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Camila Domonoske

Camila Flamiano Domonoske covers cars, energy and the future of mobility for NPR's Business Desk.

She got her start at NPR with the Arts Desk, where she edited poetry reviews, wrote and produced stories about books and culture, edited four different series of book recommendation essays, and helped conceive and create NPR's first-ever Book Concierge.

With NPR's Digital News team, she edited, produced, and wrote news and feature coverage on everything from the war in Gaza to the world's coldest city. She also curated the NPR home page, ran NPR's social media accounts, and coordinated coverage between the web and the radio. For NPR's Code Switch team, she has written on language, poetry and race. For NPR's Two-Way Blog/News Desk, she covered breaking news on all topics.

As a breaking news reporter, Camila appeared live on-air for Member stations, NPR's national shows, and other radio and TV outlets. She's written for the web about police violence, deportations and immigration court, history and archaeology, global family planning funding, walrus haul-outs, the theology of hell, international approaches to climate change, the shifting symbolism of Pepe the Frog, the mechanics of pooping in space, and cats ... as well as a wide range of other topics.

She was a regular host of NPR's daily update on Facebook Live, "Newstime" and co-created NPR's live headline contest, "Head to Head," with Colin Dwyer.

Every now and again, she still slips some poetry into the news.

Camila graduated from Davidson College in North Carolina.

Over the past few months, cities have had to deal with tremendous challenges — fighting a pandemic, preserving essential services, protecting their own workers, coping with devastating budget cuts.

One thing local officials didn't have to worry about was traffic, as the pandemic emptied city streets.

But that's about to change.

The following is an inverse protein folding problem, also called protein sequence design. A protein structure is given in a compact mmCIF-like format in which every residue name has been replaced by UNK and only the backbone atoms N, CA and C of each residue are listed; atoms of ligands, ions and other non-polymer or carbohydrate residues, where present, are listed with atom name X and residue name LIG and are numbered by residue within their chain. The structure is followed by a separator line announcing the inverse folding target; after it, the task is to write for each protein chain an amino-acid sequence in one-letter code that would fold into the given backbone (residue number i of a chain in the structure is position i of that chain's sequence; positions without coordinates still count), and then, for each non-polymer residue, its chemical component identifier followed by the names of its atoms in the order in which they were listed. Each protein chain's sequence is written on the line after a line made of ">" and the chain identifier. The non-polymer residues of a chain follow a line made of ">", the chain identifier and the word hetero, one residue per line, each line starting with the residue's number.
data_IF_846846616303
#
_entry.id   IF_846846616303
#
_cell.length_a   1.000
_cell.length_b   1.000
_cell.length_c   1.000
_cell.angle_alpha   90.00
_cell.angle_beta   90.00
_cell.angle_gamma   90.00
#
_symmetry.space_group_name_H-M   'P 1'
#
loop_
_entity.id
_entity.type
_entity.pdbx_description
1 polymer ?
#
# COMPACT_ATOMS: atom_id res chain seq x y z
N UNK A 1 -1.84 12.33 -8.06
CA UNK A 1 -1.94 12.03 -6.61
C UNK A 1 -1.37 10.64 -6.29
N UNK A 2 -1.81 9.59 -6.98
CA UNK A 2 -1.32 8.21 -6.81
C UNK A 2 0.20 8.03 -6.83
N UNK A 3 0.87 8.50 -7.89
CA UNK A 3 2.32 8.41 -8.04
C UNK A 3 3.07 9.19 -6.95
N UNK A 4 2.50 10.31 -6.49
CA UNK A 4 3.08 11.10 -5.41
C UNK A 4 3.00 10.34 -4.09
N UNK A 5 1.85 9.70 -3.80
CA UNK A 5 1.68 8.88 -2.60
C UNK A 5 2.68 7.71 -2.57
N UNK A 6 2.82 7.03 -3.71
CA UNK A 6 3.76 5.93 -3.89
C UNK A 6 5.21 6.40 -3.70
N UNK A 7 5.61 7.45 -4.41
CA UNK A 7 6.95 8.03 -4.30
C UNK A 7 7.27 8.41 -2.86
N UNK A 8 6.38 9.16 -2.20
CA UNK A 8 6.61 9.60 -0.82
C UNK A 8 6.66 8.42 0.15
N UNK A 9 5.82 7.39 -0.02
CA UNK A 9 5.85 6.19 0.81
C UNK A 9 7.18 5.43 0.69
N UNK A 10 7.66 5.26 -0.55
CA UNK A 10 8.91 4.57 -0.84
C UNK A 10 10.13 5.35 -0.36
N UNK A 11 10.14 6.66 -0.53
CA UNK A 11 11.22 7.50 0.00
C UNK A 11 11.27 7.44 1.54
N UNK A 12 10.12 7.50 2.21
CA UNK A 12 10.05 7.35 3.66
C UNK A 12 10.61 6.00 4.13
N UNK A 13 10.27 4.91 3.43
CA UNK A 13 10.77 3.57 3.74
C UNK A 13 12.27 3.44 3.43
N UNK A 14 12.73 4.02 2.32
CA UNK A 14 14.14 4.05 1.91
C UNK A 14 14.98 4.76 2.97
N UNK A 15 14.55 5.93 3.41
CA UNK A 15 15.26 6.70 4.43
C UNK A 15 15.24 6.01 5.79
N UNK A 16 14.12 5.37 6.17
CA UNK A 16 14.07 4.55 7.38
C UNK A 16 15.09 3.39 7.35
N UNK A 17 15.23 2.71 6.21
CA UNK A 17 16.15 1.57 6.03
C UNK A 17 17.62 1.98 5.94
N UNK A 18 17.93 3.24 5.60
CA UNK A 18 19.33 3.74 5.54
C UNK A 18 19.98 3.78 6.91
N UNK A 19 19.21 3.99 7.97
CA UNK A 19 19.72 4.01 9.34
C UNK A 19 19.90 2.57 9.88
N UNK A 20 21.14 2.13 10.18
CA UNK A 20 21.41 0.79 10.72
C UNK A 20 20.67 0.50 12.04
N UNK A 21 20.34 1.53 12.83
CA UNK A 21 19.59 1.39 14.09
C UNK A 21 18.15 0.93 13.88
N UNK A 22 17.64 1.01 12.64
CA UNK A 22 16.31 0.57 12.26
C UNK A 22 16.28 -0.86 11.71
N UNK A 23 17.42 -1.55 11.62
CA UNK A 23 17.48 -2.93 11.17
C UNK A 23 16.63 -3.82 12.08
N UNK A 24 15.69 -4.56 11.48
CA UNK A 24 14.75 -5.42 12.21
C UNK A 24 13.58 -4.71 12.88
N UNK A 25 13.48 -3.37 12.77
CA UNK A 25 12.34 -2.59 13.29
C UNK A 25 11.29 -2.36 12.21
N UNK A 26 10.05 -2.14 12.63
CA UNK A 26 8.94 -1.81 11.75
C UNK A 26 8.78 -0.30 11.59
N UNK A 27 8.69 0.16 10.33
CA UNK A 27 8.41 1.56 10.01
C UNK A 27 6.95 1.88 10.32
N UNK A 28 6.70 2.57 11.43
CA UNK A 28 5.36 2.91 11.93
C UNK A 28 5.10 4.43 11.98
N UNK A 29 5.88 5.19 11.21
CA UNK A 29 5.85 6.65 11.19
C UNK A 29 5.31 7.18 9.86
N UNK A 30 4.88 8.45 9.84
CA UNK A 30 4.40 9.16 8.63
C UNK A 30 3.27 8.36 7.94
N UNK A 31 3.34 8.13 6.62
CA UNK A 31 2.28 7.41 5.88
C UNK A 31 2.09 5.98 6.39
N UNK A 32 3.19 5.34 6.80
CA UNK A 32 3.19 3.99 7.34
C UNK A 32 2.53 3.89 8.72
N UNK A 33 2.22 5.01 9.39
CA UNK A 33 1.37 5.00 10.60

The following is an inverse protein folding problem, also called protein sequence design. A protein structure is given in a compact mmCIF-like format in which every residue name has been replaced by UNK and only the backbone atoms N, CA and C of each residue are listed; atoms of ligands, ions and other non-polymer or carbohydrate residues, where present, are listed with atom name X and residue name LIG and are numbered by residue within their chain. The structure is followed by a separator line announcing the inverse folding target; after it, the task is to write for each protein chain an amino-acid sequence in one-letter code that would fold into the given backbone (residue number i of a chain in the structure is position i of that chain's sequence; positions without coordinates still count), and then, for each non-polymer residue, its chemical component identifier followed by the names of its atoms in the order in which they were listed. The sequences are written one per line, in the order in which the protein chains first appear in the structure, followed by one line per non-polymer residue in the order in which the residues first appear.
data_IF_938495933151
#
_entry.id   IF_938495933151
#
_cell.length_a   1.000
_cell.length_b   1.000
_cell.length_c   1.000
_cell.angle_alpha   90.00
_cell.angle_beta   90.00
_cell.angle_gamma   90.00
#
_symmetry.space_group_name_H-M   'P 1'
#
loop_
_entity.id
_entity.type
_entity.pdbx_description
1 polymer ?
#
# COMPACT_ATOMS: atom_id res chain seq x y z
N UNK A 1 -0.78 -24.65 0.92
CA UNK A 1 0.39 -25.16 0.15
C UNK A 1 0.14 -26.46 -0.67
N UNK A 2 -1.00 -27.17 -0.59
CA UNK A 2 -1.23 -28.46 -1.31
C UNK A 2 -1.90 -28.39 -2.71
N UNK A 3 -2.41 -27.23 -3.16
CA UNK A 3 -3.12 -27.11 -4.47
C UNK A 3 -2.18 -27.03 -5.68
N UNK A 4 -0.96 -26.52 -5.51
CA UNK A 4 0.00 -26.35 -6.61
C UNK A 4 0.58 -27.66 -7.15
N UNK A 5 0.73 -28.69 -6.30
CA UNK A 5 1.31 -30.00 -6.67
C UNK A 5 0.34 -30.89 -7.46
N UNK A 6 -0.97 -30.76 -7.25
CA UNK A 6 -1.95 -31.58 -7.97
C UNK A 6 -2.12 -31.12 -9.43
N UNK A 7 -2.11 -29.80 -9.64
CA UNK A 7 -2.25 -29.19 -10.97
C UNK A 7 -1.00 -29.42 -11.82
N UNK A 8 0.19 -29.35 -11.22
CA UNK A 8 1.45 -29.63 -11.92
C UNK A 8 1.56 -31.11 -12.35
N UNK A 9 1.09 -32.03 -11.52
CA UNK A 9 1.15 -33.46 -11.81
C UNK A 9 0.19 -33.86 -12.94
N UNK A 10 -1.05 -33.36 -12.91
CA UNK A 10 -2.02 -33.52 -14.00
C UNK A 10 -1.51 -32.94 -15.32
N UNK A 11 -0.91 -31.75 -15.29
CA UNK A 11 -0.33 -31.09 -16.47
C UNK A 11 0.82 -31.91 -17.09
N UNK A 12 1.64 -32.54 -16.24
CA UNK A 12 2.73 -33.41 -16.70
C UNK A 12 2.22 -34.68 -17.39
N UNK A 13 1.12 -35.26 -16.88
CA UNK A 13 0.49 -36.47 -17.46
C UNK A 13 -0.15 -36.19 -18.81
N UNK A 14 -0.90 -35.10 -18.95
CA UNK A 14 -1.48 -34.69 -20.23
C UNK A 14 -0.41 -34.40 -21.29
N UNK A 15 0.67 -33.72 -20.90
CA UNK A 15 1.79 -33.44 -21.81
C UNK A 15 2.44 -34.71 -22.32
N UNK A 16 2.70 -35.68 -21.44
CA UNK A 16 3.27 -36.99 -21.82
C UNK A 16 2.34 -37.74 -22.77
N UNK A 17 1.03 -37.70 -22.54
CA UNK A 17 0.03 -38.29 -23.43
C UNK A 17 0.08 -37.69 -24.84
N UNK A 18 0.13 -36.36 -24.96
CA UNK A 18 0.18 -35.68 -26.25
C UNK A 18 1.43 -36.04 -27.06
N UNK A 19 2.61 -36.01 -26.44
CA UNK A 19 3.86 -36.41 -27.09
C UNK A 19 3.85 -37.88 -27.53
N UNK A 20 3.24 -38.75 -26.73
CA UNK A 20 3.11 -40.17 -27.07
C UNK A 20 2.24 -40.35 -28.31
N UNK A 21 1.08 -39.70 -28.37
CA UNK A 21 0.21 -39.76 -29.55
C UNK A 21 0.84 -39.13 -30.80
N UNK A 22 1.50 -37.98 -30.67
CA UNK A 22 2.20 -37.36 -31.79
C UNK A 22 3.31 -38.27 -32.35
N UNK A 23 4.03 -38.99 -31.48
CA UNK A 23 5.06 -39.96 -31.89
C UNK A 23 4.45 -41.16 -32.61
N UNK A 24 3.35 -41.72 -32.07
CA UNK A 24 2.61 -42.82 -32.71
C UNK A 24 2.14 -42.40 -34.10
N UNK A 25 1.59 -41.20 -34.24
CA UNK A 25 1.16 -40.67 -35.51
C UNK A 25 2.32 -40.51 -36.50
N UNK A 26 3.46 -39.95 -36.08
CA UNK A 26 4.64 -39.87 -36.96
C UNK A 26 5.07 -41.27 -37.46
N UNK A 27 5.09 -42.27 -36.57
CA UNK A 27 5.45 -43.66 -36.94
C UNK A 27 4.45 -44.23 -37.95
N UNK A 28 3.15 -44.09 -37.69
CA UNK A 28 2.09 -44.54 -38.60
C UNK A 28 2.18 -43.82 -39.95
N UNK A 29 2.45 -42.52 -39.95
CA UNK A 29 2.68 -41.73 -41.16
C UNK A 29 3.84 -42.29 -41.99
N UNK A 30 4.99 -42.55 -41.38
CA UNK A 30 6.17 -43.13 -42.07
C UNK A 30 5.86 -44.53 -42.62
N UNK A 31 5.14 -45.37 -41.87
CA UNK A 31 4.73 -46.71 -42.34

Geologist Keri Belcher had a moment of relief earlier this year. Her employer, a medium-sized oil and gas company, had a round of layoffs — and she made it through. She still had a job.

Then came the coronavirus and the complete collapse in oil prices. This time around, she was laid off.

"It was kind of unfortunate, too, because I just re-signed my apartment lease," the Houston resident said.

Copyright 2020 NPR. To see more, visit https://www.npr.org.

SCOTT SIMON, HOST:

Some city streets have undergone a remarkable transformation during this pandemic. They've become walkways or bike paths. As NPR's Camila Domonoske reports, some of these changes could stick.

NPR is reporting on how the pandemic has upended every inch of our financial lives, from our ability to make money to how we spend it.

Millions of people have had to seek help from the government, whether it's unemployment benefits or business loans. Some have put off major life decisions because of the economic turmoil.

Now, some states are easing stay-at-home restrictions. And we want to know: Are you ready and able to go back to your normal work and social life?

Please fill out the form below. An NPR reporter may reach out to you for a story.

Unemployment is mounting. The economy keeps falling deeper into a recession — or worse. The coronavirus continues to spread. But car sales surprisingly are climbing.

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